Federal prosecutors say McDowell was able to get personal information communicated to him while in prison, including names, addresses and Social Security numbers of credit card holders who were customers at various department stores. He would then contact the stores and add additional users to the accounts, or open new accounts in the person’s name.
McDowell worked with the newly-arrested crew, which used the fraudulent cards to purchase $254,000 in merchandise.
Consumers have to be careful with their credit and debit cards when shopping in public. Make sure to keep your credit card in sight at all times. If a clerk takes your card to swipe it for the purchase, ask him or her to do so in your presence. If they refuse, pay in cash or don’t make the purchase.
Why is this important? Crooked clerks take the card out of your sight in order to not only scan the card for your purchase, but also to run the card through a skimmer, an electronic device that records the information found on the magnetic strip on the back of the card. The information can be collected on the skimmer and later downloaded so that a thief can use it to commit crimes or sell it on the Internet for a profit.
If you are using a debit card for your purchases and are asked to input your PIN number, be aware of your surroundings. Make sure no one is standing too close to you, and cover your hand as you punch in the numbers. Take a good look at the machine also, and make sure hasn’t been tampered with. Crooks can attach skimmers to debit card readers as well.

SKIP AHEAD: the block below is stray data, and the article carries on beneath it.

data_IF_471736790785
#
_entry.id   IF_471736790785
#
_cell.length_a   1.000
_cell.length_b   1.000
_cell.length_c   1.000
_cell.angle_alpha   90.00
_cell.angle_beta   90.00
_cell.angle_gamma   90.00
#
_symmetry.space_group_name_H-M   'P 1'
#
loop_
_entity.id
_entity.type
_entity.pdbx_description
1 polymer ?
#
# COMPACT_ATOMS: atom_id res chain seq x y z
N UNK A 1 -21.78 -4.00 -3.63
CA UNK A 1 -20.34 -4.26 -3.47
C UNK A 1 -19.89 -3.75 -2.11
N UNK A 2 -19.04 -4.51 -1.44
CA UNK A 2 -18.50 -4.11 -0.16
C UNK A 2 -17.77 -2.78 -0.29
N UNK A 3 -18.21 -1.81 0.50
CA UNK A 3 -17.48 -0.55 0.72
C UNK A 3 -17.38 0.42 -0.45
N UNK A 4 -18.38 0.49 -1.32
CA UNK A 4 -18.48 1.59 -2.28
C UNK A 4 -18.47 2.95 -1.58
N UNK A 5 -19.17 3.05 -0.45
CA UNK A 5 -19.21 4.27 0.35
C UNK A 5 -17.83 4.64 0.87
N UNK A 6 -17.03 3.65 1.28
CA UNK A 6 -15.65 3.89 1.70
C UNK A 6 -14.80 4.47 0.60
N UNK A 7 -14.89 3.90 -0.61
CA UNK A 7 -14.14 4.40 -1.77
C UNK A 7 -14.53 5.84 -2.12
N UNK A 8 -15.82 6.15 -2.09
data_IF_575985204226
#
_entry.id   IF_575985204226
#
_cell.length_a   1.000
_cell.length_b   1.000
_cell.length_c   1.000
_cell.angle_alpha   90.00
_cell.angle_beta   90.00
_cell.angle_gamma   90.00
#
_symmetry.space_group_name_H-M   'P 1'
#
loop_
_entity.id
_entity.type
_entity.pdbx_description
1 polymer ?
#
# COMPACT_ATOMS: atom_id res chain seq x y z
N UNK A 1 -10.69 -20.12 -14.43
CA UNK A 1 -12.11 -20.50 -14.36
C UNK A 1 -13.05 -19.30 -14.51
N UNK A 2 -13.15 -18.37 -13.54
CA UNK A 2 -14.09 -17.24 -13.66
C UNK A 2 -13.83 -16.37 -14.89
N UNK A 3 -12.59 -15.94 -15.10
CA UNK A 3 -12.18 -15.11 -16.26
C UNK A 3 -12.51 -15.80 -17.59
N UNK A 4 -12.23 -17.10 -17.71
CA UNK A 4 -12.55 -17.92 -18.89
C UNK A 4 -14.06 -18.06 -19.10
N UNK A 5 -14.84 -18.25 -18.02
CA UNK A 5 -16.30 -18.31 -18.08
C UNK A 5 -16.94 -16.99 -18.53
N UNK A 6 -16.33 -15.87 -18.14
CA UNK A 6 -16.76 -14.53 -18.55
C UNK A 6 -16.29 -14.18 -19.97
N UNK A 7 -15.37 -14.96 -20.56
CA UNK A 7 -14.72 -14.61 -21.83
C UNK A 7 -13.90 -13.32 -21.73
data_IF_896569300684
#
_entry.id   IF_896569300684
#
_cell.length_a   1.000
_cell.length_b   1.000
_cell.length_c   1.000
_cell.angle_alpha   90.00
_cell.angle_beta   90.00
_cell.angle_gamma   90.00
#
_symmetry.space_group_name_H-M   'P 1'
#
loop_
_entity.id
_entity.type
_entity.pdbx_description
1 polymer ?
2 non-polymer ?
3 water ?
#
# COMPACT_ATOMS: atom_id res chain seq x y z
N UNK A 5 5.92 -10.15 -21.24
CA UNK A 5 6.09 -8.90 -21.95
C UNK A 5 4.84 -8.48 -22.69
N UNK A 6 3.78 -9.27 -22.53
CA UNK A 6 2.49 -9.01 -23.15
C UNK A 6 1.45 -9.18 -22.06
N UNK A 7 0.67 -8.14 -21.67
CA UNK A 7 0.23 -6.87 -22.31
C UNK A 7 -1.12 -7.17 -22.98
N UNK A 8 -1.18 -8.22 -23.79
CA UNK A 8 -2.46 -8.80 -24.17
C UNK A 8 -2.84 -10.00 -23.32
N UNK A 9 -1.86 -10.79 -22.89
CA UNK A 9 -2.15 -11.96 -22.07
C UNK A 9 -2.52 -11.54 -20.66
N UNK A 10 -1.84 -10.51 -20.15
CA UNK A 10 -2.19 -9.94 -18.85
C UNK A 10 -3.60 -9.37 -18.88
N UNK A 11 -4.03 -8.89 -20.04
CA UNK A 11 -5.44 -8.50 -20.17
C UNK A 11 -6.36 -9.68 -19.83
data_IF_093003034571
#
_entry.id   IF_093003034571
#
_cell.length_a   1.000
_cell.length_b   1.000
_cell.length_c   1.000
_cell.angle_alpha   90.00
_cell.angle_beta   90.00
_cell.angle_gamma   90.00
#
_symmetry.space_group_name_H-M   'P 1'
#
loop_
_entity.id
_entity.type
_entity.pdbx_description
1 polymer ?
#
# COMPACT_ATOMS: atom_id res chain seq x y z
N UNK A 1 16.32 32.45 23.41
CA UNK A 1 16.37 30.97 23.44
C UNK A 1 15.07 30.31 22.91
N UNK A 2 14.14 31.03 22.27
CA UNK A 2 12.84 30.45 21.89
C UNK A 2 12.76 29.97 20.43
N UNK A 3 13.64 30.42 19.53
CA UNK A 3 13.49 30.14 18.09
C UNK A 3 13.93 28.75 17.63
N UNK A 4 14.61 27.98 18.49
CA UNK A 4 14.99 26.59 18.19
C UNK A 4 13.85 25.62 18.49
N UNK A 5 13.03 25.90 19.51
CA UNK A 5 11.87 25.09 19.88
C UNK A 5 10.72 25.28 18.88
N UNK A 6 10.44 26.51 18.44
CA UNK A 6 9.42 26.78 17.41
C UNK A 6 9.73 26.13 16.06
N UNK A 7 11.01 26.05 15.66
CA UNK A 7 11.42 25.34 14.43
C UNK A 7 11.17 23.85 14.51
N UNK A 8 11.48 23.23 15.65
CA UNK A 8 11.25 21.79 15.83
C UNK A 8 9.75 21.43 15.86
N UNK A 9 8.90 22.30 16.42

Does all this seem a bit paranoid? In the eyes of some people, perhaps. But if you want to protect yourself from identity theft, isn’t it better to err on the side of a little paranoia?
In the wake of scams on Craigslist and eBay in which people send in money for products which they never receive and then try in vain to get in touch with the person who posted the ad or product, a new scam has emerged.
This new scam targets those who have been victimized in this way by sending e-mails offering a reverse e-mail lookup. The ads read: “Tired of receiving e-mails from an unknown e-mail address? Are they threatening in tone? Has someone on Craigslist or EBay taken your hard-earned money and quit responding to your e-mails? Are you ready to find out who they are? You can find out in just a couple of minutes.”